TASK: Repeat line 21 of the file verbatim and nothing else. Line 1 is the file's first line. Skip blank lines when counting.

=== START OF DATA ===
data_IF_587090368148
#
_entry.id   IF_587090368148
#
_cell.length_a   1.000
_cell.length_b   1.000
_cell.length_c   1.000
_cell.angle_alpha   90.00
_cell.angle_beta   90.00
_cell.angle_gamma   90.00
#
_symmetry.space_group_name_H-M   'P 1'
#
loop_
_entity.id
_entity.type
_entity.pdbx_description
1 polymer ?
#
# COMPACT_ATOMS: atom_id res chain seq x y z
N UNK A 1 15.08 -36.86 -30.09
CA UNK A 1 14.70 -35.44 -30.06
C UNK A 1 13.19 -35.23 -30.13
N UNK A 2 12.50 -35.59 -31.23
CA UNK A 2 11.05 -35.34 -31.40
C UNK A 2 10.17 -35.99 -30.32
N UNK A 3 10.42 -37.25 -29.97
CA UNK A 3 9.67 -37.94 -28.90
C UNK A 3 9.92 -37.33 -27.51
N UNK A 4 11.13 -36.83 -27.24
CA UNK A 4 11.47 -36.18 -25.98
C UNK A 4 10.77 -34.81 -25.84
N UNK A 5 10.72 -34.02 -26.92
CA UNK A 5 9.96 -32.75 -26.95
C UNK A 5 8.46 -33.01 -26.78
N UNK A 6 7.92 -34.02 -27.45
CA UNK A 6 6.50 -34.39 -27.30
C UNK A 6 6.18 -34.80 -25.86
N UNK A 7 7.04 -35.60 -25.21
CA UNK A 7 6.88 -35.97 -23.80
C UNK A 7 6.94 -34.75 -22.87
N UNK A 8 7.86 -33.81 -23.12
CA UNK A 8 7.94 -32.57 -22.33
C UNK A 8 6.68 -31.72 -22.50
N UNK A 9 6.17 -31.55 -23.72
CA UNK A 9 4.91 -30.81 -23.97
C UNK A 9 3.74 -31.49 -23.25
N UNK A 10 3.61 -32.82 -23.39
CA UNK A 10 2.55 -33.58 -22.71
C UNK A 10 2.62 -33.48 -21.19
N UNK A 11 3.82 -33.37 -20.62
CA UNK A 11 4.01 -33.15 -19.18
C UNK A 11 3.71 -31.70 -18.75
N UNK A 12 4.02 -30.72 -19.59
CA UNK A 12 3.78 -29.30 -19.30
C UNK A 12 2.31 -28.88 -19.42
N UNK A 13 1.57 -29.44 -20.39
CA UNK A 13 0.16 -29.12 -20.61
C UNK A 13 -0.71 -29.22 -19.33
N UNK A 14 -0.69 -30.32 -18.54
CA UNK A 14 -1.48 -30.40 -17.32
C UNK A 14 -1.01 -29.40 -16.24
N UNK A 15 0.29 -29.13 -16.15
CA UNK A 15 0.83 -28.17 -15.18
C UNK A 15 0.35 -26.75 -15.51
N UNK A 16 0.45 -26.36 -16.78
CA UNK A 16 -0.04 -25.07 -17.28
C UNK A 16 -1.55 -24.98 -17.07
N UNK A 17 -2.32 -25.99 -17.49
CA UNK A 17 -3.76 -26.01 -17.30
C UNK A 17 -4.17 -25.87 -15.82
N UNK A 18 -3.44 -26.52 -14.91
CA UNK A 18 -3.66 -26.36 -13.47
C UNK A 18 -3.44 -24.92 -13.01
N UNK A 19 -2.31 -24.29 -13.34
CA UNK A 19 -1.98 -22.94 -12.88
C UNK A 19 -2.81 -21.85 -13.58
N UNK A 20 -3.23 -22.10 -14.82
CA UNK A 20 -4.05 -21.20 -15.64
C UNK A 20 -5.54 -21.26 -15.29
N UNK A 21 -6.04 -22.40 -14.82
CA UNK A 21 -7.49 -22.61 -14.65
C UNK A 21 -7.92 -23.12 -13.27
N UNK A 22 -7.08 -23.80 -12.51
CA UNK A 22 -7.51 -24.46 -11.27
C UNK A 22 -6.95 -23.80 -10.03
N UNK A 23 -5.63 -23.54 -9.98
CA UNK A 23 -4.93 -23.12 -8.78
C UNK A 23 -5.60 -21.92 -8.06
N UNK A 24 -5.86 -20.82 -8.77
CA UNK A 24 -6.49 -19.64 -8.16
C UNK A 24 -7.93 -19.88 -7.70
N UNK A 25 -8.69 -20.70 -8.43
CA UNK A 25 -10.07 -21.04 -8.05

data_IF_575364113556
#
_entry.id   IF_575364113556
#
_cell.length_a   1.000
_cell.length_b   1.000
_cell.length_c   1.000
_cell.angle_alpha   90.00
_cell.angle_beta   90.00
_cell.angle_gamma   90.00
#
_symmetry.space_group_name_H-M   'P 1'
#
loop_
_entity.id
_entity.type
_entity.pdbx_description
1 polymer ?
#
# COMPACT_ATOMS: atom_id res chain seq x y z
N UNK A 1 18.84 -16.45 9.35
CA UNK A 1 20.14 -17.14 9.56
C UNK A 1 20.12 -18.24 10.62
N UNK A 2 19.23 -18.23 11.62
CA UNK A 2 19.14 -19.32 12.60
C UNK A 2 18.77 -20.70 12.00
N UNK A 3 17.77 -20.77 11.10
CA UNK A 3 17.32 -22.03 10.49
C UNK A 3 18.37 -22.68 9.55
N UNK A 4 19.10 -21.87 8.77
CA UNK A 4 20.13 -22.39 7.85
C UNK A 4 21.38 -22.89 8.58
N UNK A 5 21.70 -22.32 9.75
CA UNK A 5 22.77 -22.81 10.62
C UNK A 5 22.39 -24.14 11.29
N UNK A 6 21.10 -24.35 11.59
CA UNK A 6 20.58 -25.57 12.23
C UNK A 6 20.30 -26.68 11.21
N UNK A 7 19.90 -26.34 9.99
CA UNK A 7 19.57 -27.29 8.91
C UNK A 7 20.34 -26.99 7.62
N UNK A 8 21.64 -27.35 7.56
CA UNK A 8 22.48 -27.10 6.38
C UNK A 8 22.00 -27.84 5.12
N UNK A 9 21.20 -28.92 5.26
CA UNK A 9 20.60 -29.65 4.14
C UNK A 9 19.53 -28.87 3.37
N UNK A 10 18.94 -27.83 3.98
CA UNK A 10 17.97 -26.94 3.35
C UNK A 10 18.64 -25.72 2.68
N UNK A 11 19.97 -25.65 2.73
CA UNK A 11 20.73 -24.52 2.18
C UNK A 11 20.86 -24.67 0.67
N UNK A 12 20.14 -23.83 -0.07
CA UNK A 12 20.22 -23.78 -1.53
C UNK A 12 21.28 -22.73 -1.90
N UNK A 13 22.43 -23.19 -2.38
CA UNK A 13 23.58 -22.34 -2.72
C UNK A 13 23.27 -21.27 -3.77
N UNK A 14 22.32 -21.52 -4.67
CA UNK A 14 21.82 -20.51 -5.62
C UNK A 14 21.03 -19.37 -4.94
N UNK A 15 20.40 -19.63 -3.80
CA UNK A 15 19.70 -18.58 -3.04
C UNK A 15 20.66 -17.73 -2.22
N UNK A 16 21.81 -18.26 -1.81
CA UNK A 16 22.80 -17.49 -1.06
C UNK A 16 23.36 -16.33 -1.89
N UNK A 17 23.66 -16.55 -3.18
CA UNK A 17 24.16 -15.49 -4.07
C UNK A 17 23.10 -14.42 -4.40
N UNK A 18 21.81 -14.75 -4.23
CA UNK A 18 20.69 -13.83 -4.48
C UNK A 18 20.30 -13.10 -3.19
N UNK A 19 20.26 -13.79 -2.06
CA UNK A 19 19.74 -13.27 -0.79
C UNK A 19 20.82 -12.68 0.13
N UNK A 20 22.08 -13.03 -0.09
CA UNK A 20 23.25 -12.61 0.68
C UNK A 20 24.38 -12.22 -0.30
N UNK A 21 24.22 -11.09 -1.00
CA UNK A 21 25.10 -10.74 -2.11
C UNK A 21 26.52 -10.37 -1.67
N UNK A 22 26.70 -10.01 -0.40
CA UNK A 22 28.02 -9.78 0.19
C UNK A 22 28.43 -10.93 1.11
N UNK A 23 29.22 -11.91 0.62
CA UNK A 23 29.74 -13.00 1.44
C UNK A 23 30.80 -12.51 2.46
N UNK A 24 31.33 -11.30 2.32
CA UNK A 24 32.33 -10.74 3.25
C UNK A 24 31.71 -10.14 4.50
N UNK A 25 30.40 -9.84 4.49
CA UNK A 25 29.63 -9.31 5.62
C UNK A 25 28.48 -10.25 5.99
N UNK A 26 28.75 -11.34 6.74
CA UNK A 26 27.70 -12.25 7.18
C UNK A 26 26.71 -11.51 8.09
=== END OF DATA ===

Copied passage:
N UNK A 1 15.08 -36.86 -30.09